These Ursus maritimus portrait oil paintings, inspired by Inukshuk, the Toronto Zoo's male polar bear, are studies for future larger artworks. Thus I have priced them similarly to my little portrait painting series (here) . They are 8" x 8" gallery mount canvases,  framed in black floater frames, and are easily shipped.

If you would like to see these polar bear portraits in person or would like more information. Here is Dragonfly Arts contact information: 189 Broadway, Orangeville, ON L9W 1K2 (519) 941-5249 ‎ · dragonflyarts.ca

Here's the google map http://goo.gl/maps/fwP4

Well, I realize not quite like the remarkable story of the British Columbia man who can swim with the polar bears, http://www.youtube.com/watch?v=g7rZTZBOrqQ&noredirect=1 but I hope you enjoy perusing these works online, or at Dragonfly Arts.

P.S. Orangeville has a delightful main street, Broadway, with Dragonfly Arts, home design shops, Orangeville Theatre, an art supply store and a myriad of restaurants for every taste.  Plenty of free parking, too. I can't tell you how great it is to find parking almost in front of the gallery so I can unload my work with ease!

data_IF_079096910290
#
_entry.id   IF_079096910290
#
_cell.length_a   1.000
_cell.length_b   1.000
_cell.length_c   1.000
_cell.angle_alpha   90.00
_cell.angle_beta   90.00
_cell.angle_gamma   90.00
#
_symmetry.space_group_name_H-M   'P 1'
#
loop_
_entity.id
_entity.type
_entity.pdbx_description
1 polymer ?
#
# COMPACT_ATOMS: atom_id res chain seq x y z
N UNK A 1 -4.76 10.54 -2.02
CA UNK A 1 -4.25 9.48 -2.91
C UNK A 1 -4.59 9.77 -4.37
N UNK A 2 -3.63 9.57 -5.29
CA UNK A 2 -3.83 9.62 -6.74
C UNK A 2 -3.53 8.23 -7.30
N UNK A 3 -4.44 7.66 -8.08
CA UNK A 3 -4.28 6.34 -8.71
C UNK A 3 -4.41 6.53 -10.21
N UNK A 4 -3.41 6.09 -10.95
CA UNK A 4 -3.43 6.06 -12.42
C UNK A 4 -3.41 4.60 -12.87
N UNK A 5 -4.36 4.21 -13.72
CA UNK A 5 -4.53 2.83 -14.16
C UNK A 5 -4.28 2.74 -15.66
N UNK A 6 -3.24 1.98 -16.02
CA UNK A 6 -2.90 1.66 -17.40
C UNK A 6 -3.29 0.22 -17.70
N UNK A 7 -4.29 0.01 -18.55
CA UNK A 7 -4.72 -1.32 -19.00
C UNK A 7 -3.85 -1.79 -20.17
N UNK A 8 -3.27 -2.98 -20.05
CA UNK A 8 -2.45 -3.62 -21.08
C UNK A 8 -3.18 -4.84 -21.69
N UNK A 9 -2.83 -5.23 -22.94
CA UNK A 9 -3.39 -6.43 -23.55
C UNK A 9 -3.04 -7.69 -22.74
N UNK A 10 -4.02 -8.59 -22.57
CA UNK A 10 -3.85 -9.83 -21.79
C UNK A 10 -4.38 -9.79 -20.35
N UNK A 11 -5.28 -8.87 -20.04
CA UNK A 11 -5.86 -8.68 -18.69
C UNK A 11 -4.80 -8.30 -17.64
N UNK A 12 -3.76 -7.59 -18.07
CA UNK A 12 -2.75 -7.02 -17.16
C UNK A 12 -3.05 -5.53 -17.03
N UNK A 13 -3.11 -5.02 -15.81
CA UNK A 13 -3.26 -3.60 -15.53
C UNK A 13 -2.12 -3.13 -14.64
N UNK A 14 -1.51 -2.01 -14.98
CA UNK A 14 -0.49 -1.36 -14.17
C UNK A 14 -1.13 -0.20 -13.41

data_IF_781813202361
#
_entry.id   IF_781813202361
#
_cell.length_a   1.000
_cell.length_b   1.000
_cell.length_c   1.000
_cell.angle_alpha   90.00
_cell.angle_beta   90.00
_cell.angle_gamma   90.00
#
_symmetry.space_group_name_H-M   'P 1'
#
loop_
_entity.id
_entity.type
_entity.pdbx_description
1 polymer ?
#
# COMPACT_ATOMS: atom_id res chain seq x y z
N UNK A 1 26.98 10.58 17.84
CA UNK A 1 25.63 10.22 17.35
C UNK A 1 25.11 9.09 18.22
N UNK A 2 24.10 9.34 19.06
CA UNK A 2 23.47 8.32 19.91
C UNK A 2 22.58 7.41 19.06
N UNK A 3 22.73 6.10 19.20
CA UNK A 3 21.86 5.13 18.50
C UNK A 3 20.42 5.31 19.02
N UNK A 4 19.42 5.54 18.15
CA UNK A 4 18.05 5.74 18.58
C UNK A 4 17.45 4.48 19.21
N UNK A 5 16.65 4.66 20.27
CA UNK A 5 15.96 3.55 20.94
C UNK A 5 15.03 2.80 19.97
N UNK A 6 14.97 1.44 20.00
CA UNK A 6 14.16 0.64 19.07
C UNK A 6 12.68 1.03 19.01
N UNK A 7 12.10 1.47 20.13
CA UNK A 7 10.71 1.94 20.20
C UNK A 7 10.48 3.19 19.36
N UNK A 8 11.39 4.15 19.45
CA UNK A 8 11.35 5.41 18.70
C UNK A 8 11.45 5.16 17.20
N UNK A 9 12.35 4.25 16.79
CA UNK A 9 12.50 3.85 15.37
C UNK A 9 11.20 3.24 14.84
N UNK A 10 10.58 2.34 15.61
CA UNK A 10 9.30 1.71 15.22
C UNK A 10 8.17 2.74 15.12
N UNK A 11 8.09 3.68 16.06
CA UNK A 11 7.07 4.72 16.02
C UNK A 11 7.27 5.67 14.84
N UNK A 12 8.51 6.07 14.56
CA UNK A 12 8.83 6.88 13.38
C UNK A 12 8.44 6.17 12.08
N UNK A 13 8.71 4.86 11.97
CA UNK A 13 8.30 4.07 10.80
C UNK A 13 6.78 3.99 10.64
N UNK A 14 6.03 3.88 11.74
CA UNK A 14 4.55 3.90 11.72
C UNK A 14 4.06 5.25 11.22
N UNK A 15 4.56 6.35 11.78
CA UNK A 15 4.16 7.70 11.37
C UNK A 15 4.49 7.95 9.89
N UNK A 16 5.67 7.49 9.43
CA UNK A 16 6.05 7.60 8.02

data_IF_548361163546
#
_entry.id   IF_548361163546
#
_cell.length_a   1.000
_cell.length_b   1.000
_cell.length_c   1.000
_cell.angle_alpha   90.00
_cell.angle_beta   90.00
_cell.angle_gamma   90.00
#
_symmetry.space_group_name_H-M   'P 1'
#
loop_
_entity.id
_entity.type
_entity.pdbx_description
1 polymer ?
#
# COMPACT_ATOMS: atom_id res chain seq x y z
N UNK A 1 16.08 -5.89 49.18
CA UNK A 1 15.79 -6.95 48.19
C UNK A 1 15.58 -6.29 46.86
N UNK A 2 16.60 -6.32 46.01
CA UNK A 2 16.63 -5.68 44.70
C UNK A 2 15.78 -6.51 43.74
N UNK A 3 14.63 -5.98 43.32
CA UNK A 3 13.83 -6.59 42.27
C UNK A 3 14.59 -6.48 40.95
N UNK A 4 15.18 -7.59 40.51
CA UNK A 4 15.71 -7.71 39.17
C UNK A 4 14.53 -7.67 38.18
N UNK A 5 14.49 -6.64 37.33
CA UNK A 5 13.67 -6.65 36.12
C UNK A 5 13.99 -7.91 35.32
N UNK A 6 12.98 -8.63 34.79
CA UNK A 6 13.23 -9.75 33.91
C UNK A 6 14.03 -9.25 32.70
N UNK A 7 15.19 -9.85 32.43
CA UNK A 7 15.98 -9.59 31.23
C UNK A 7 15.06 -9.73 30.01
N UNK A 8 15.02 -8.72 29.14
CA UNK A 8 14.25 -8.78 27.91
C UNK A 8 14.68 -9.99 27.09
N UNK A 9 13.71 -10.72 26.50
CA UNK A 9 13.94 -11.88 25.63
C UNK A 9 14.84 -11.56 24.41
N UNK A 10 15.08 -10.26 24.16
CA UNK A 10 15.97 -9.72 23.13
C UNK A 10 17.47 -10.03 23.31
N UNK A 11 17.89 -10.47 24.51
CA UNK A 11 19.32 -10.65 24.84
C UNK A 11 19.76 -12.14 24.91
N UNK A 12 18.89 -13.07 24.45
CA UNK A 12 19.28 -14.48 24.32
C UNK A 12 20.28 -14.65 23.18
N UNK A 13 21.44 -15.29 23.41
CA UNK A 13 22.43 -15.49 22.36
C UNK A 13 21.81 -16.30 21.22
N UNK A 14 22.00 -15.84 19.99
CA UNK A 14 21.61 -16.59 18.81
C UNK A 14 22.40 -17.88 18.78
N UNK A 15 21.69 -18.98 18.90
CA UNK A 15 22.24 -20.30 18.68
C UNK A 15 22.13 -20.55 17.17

Polar Bear Portrait 1. "Inukshuk" 8" x 8" oil painting copyright Christine Montague

Polar Bear 6 oil painting portrait. Copyright Christine Montague

Polar bear Portrait painting 7 copyright Christine Montague

And for a great story about encounters with a polar besr listen to cbc radios The Wild Side with Grant Lawrence. It's great. http://www.cbc.ca/thewildside/

For some great reading about polar bears in Canadian north, and the effect of changes in snow on reproduction, read this related article

Polar Bear Portrait Painting 7

Polar bear Portrait painting 7 copyright Christine Montague The seventh in the series of little polar bear portrait oil paintings joins the fifth and sixth portraits of polar bears in the moonlight. The Toronto Zoo's male polar bear “Inukshuk” is the model.